Following publication of our joint
Welfare Reform survey, we've issued a briefing to Members of
Parliament and the House of Lords.
Since its introduction in April 2013, ARCH and the National
Federation of ALMOs (NFA) have been monitoring the impact of
Universal Credit on levels of rent arrears of households living in
council owned homes. Our latest analysis reports information as at
30 September 2016, and is the most recent report in the ongoing
Our latest joint research report published on 16 January 2017
charts the impact of Universal Credit on the rent arrears of
households living in council owned homes. More than two and a half
years on since its introduction, Universal Credit continues to have
a devastating impact on those households and their ability to
maintain rent payments. Also, problems experienced by Universal
Credit claimants have not subsided but have dramatically
The Parliamentary Work and Pensions Committee held a one-off
evidence session on Monday 23 January and heard from a panel of
experts and representatives from charities, landlords and local
authorities on progress in introducing Universal Credit and what
impact it is having.
- Nick Atkin, Group Chief Executive, Halton Housing Trust.
- David Finch, Senior Economic Analyst, Resolution
- Mark Fowler, Director of Gateway and Welfare, London Borough of
Croydon (ARCH member).
- Martin Williams, Welfare Rights Worker, Child Poverty Action
The session focused on the following topics:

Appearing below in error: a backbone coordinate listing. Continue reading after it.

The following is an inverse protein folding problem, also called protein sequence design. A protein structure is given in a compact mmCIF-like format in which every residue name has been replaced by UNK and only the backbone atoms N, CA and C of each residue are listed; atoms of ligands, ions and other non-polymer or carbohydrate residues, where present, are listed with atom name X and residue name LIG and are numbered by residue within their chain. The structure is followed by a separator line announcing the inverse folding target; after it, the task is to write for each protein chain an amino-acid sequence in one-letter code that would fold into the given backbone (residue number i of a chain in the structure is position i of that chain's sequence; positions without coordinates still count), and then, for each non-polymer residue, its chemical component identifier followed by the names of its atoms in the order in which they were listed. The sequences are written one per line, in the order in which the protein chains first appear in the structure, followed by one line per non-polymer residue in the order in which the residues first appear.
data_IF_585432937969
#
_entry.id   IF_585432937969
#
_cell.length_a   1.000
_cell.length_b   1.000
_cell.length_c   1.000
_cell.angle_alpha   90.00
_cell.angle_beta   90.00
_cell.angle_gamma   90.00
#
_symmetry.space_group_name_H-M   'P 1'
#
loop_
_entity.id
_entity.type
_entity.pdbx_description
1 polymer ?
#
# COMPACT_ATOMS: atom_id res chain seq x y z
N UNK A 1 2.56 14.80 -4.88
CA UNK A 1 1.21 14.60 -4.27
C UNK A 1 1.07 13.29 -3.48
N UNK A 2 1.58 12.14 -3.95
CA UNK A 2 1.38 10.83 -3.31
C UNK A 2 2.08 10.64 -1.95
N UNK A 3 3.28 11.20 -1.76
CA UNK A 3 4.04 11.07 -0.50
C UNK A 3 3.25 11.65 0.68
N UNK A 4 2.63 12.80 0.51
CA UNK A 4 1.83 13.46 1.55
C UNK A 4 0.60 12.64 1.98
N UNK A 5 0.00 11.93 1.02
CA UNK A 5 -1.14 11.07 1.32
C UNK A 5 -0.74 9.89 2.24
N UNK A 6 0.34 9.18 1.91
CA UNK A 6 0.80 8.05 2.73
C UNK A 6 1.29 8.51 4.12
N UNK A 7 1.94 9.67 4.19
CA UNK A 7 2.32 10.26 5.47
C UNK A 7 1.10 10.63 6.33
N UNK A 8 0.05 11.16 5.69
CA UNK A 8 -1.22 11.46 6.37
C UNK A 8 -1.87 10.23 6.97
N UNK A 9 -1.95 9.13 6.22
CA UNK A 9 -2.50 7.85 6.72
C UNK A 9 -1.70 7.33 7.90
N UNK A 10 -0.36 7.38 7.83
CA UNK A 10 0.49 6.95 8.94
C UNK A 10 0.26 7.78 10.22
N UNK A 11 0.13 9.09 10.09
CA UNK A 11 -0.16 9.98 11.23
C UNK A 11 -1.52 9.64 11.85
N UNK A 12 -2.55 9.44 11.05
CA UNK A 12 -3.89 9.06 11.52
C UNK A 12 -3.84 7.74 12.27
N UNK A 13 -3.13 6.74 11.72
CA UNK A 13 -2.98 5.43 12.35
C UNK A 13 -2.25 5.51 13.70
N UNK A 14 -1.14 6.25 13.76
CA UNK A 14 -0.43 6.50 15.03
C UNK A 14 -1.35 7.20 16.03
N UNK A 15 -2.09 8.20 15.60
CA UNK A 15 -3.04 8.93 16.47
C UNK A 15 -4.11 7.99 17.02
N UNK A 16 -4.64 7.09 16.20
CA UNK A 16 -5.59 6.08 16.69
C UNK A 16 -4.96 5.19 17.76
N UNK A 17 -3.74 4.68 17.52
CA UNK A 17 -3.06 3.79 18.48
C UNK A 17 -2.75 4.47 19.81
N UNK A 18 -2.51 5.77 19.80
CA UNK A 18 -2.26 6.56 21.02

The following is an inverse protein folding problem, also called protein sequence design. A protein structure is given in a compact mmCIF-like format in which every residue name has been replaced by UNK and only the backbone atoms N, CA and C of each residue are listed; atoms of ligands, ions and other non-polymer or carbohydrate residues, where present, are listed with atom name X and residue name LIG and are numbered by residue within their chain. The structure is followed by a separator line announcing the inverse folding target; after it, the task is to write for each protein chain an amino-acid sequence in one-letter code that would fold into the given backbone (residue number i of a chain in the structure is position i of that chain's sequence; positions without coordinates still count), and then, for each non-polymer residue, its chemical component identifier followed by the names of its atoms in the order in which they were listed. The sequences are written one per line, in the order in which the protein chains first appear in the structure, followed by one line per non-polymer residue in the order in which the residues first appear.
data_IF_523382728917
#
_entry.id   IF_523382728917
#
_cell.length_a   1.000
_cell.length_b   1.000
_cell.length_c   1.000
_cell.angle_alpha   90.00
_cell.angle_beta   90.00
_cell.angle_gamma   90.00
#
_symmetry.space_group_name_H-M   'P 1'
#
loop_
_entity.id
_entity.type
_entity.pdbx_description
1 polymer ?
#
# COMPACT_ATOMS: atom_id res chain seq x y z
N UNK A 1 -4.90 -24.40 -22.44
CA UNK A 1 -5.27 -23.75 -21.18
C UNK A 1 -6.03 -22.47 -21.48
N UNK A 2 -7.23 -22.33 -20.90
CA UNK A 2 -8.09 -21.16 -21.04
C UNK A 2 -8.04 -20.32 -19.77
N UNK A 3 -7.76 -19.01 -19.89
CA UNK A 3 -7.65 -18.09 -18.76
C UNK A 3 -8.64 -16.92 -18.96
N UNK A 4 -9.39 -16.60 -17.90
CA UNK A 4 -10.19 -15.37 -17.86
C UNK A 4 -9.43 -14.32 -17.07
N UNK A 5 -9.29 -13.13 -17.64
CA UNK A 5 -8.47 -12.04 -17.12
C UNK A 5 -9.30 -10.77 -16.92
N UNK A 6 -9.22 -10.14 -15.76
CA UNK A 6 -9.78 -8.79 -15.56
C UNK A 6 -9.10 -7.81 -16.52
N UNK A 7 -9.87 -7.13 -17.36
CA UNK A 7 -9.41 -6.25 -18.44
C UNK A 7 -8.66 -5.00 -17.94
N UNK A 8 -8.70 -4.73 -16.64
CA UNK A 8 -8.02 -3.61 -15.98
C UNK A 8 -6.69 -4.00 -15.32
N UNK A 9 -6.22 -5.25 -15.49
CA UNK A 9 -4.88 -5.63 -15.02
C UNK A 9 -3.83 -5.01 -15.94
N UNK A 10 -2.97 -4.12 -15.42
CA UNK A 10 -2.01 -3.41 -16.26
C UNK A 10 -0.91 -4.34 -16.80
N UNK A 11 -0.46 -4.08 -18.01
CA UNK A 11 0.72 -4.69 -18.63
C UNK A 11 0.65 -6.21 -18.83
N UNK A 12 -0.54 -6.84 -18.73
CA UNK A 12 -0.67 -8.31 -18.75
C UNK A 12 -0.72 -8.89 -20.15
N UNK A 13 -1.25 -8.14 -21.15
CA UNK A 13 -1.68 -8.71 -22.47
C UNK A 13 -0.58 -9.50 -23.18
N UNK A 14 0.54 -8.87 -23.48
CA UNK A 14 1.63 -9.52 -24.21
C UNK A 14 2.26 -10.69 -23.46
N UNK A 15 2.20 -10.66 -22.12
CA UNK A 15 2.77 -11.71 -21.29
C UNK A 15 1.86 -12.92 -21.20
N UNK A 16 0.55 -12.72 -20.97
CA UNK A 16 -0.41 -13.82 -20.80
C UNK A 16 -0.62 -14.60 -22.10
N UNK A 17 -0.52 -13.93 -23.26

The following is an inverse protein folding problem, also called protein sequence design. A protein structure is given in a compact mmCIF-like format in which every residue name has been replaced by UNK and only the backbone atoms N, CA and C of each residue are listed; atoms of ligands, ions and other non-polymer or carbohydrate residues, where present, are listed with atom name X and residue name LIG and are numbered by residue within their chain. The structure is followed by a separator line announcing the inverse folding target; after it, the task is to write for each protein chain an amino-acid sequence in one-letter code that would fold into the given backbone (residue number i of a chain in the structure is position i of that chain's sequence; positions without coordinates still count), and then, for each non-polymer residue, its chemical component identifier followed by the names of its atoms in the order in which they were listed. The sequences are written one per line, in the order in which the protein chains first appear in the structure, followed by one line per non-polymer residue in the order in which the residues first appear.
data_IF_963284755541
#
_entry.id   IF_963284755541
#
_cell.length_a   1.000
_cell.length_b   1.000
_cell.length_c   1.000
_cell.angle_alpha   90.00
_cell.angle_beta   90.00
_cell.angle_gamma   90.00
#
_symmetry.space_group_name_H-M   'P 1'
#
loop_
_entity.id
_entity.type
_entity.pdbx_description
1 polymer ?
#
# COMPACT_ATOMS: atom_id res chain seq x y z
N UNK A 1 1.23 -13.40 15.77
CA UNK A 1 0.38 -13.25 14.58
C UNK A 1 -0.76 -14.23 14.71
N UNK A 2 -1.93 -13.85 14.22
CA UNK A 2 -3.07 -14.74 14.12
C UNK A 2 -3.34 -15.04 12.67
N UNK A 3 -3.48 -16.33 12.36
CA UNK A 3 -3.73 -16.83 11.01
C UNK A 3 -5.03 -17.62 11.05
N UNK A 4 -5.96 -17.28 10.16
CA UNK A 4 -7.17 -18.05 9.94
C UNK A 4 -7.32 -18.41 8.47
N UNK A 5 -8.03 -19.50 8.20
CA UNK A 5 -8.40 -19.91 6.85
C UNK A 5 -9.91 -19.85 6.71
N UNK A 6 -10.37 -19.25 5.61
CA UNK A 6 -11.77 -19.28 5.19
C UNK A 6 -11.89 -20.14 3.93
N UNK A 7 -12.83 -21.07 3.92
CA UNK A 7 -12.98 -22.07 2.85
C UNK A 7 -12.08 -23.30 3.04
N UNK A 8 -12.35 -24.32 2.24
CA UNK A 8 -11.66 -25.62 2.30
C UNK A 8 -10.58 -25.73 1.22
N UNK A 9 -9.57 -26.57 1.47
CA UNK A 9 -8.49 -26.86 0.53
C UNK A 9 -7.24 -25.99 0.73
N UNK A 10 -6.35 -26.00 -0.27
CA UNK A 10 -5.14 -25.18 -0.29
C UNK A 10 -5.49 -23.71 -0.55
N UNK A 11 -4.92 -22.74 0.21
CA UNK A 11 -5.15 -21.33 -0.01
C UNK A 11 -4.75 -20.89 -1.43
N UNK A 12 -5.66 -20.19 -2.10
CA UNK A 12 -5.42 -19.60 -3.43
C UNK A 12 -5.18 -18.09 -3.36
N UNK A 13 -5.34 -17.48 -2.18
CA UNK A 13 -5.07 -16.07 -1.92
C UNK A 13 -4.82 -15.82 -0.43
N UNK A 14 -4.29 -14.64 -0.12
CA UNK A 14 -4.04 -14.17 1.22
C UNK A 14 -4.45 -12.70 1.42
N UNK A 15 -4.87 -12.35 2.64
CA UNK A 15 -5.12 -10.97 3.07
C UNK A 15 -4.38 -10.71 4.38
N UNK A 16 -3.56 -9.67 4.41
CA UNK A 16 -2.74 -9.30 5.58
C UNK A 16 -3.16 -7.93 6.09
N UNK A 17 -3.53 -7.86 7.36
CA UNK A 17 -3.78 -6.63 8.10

- How Universal Credit has changed from its original inception,
and what effect this has had on its ability to deliver against its
- How well Universal Credit supports claimants in a changing
economy that includes increased prevalence of zero-hour contracts,
self-employment and in-work poverty.
- The impact on claimants of in-work conditionality, sanctions
and receiving a single payment in arrears each month.
- The knock-on effect of introducing Universal Credit on other
organisations, such as local authorities and housing
Watch the evidence given to the Works and Pensions
ARCH and the NFA has reinforced some of the evidence submitted
to the Work and Pensions Committee by circulating a Parliamentary
Briefing on our latest Welfare Reform survey.
However, in a speech to the National Housing Federation's
Welfare Reform Conference in January, Caroline Nokes MP (Under
Secretary of State for Welfare Delivery) gave no indication of any
likely policy change from the government - particularly in allowing
Universal Credit recipients to have the choice of asking for their
rent to be paid direct to their landlord when she said:
"Universal Credit is a transformative change in helping people
to break free from benefit dependency. A crucial part of this
increased independence is paying housing costs as part of the
overall Universal Credit payment, direct to the claimant. Enabling
people to stop saying 'the council pays my rent,' and - instead -
to say 'I pay my rent'."
Read the full transcript of the Minister's